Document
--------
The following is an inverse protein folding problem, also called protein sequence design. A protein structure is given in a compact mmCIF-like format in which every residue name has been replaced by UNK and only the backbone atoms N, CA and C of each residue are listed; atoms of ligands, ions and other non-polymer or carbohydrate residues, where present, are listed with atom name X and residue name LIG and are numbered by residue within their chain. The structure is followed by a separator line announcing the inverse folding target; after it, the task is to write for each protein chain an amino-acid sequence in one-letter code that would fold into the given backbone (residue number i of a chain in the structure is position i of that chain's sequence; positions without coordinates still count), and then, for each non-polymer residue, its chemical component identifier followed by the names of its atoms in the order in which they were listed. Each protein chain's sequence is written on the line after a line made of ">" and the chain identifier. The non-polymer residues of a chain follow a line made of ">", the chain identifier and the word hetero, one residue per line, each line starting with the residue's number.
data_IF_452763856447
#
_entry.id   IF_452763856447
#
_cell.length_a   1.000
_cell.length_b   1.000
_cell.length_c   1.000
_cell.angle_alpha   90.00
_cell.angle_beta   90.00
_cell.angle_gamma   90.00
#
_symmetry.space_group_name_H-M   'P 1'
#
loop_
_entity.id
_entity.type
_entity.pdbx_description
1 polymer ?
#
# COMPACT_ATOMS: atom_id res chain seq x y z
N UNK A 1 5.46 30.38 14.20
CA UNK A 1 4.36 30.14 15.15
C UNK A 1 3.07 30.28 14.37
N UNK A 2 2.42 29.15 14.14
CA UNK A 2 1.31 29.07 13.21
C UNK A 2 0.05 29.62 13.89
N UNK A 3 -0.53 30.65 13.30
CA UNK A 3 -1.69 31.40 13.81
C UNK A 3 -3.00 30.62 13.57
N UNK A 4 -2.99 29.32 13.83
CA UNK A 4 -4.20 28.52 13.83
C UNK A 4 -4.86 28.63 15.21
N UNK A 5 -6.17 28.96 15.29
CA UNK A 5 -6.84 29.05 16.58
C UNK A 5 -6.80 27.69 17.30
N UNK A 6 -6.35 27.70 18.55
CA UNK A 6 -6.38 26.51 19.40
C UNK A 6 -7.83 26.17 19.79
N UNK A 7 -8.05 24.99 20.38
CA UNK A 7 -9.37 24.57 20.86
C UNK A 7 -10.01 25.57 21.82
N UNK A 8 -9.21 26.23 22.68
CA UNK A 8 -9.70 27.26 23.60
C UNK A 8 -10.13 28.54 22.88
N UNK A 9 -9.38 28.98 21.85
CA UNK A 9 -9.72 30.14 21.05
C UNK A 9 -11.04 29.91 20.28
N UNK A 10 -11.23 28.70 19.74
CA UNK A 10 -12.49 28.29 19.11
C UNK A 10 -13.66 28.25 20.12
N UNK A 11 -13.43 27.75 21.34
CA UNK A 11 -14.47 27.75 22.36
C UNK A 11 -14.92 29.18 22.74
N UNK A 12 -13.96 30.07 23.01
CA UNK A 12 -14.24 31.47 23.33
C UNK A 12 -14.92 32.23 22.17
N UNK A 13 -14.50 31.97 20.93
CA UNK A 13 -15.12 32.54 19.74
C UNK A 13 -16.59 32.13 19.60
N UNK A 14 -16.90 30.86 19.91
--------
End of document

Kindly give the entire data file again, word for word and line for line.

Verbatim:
The following is an inverse protein folding problem, also called protein sequence design. A protein structure is given in a compact mmCIF-like format in which every residue name has been replaced by UNK and only the backbone atoms N, CA and C of each residue are listed; atoms of ligands, ions and other non-polymer or carbohydrate residues, where present, are listed with atom name X and residue name LIG and are numbered by residue within their chain. The structure is followed by a separator line announcing the inverse folding target; after it, the task is to write for each protein chain an amino-acid sequence in one-letter code that would fold into the given backbone (residue number i of a chain in the structure is position i of that chain's sequence; positions without coordinates still count), and then, for each non-polymer residue, its chemical component identifier followed by the names of its atoms in the order in which they were listed. Each protein chain's sequence is written on the line after a line made of ">" and the chain identifier. The non-polymer residues of a chain follow a line made of ">", the chain identifier and the word hetero, one residue per line, each line starting with the residue's number.
data_IF_452763856447
#
_entry.id   IF_452763856447
#
_cell.length_a   1.000
_cell.length_b   1.000
_cell.length_c   1.000
_cell.angle_alpha   90.00
_cell.angle_beta   90.00
_cell.angle_gamma   90.00
#
_symmetry.space_group_name_H-M   'P 1'
#
loop_
_entity.id
_entity.type
_entity.pdbx_description
1 polymer ?
#
# COMPACT_ATOMS: atom_id res chain seq x y z
N UNK A 1 5.46 30.38 14.20
CA UNK A 1 4.36 30.14 15.15
C UNK A 1 3.07 30.28 14.37
N UNK A 2 2.42 29.15 14.14
CA UNK A 2 1.31 29.07 13.21
C UNK A 2 0.05 29.62 13.89
N UNK A 3 -0.53 30.65 13.30
CA UNK A 3 -1.69 31.40 13.81
C UNK A 3 -3.00 30.62 13.57
N UNK A 4 -2.99 29.32 13.83
CA UNK A 4 -4.20 28.52 13.83
C UNK A 4 -4.86 28.63 15.21
N UNK A 5 -6.17 28.96 15.29
CA UNK A 5 -6.84 29.05 16.58
C UNK A 5 -6.80 27.69 17.30
N UNK A 6 -6.35 27.70 18.55
CA UNK A 6 -6.38 26.51 19.40
C UNK A 6 -7.83 26.17 19.79
N UNK A 7 -8.05 24.99 20.38
CA UNK A 7 -9.37 24.57 20.86
C UNK A 7 -10.01 25.57 21.82
N UNK A 8 -9.21 26.23 22.68
CA UNK A 8 -9.70 27.26 23.60
C UNK A 8 -10.13 28.54 22.88
N UNK A 9 -9.38 28.98 21.85
CA UNK A 9 -9.72 30.14 21.05
C UNK A 9 -11.04 29.91 20.28
N UNK A 10 -11.23 28.70 19.74
CA UNK A 10 -12.49 28.29 19.11
C UNK A 10 -13.66 28.25 20.12
N UNK A 11 -13.43 27.75 21.34
CA UNK A 11 -14.47 27.75 22.36
C UNK A 11 -14.92 29.18 22.74
N UNK A 12 -13.96 30.07 23.01
CA UNK A 12 -14.24 31.47 23.33
C UNK A 12 -14.92 32.23 22.17
N UNK A 13 -14.50 31.97 20.93
CA UNK A 13 -15.12 32.54 19.74
C UNK A 13 -16.59 32.13 19.60
N UNK A 14 -16.90 30.86 19.91